Casino Royale | Study Guide

Ian Fleming

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Casino Royale | Chapter 6 : Two Men in Straw Hats | Summary



Upon leaving the restaurant, James Bond spots two men wearing dark suits and straw hats. Each carries a camera case on his shoulder, one red, one blue. He is 50 feet away from them when a blinding and deafening explosion throws him to the ground. A massive tree trunk standing between him and the blast saves his life; the two men aren't so lucky. They are obliterated, and scraps of their blood-soaked clothes rain down on Bond.

Mathis hurries Bond to his hotel, turns on the radio, and calls his office to report the blast. After giving instructions about finding a third man and what to tell the police, he turns to Bond and remarks Bond is lucky to be alive—as the bomb was surely meant for him. Mathis leaves to "get [his] nose quickly into this affair before the police have muddied the trail," leaving Bond to sit by the window and "enjo[y] being alive." Miss Lynd calls to check on him, and Bond digs into his lunch.


Nobody escapes certain death like James Bond, and his first brush with it is met not with anger or fear, but calm acceptance. Far calmer than when he learned about the eavesdroppers upstairs, he takes his near-death experience in stride. Close calls are familiar territory for him, and the explosion seems to have brought back his steely resolve—especially after Miss Lynd's concerned phone call.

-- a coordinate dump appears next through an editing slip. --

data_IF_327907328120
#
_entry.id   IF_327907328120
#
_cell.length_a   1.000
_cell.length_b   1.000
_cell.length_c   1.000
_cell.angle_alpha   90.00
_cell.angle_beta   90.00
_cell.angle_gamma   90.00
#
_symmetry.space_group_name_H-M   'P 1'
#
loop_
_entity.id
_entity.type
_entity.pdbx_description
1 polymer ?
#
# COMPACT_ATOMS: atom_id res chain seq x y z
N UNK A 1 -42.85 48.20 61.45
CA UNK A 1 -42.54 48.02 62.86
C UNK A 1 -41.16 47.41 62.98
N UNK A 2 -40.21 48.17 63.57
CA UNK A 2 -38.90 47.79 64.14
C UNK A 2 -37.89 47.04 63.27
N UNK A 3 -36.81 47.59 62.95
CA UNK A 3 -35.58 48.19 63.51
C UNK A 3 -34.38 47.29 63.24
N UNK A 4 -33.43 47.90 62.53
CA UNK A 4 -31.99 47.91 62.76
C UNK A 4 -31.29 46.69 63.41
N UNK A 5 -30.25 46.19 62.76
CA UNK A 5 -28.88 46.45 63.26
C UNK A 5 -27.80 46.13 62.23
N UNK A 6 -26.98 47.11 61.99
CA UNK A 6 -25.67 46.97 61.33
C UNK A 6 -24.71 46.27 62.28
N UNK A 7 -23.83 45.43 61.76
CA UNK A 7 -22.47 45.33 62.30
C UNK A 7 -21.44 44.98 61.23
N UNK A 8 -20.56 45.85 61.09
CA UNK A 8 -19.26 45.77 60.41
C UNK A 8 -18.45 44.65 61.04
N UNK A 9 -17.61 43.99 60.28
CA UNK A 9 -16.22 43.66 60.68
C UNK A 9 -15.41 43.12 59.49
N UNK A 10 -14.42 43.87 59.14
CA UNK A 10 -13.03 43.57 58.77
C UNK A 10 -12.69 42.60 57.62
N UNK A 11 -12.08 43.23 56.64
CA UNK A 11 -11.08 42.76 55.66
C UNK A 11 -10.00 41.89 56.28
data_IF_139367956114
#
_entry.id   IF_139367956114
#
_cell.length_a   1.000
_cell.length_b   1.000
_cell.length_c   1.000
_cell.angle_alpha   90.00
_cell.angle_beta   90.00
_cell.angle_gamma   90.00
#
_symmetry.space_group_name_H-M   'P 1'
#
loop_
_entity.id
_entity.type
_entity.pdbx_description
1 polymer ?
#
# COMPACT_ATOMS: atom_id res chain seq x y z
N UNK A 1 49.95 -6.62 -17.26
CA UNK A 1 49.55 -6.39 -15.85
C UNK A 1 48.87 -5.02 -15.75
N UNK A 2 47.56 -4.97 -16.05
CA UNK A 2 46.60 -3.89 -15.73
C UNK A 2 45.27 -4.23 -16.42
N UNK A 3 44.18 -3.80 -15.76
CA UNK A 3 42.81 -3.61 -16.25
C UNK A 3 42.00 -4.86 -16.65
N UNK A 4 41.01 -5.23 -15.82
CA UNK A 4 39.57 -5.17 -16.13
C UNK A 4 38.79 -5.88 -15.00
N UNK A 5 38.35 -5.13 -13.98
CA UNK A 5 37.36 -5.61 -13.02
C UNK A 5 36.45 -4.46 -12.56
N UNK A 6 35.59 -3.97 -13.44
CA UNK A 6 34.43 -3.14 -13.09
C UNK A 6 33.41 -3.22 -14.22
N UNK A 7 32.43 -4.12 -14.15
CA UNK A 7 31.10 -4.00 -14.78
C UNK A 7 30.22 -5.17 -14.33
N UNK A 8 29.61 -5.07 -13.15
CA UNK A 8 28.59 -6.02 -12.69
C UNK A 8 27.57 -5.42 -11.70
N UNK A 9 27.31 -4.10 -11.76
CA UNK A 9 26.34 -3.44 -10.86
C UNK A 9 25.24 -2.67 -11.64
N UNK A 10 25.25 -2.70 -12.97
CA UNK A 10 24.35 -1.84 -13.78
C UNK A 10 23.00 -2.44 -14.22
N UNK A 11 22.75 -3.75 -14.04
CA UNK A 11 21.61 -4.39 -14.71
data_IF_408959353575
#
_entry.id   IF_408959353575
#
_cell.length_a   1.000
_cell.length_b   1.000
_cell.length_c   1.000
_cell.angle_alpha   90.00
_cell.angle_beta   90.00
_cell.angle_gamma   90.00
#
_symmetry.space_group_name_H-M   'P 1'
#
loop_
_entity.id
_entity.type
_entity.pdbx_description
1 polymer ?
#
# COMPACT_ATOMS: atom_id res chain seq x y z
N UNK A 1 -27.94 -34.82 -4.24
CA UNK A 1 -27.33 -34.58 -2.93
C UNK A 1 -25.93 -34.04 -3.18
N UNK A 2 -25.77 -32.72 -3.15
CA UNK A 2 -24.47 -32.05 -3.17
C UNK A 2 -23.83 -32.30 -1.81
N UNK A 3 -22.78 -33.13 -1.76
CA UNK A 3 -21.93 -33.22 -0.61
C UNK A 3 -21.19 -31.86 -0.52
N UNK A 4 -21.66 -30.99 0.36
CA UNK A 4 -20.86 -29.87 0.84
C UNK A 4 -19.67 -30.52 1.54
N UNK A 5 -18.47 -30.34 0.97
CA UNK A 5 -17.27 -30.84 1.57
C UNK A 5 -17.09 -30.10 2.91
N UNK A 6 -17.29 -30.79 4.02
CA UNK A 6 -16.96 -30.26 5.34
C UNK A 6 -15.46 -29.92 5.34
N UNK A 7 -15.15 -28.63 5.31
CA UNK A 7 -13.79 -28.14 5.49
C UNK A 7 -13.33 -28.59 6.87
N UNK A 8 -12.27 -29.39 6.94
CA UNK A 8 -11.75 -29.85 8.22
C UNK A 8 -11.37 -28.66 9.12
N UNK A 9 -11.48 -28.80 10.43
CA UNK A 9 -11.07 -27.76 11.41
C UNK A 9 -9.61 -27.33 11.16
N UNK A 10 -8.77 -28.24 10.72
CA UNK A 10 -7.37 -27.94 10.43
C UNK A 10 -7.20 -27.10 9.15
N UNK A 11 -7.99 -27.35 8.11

The explosion brings out Bond's best quality—his composure in the face of danger—and elevates Mathis from an onlooker to an active participant in the mission. He is delighted to have something to do instead of "holding Bond's coat while he had his private battle with Le Chiffre in the casino." His excitement seems crass considering Bond was almost blown to smithereens, but it also shows his willingness to play a larger role in the operation.

The relationship between Bond and Mathis reflects the relationship between Britain and France. Though Fleming depicts them as strong allies, Britain is always in the leadership position while France provides backup. This aligns with the theme of British superiority that runs throughout the novel and was meant to flatter English readers and appeal to their patriotism.

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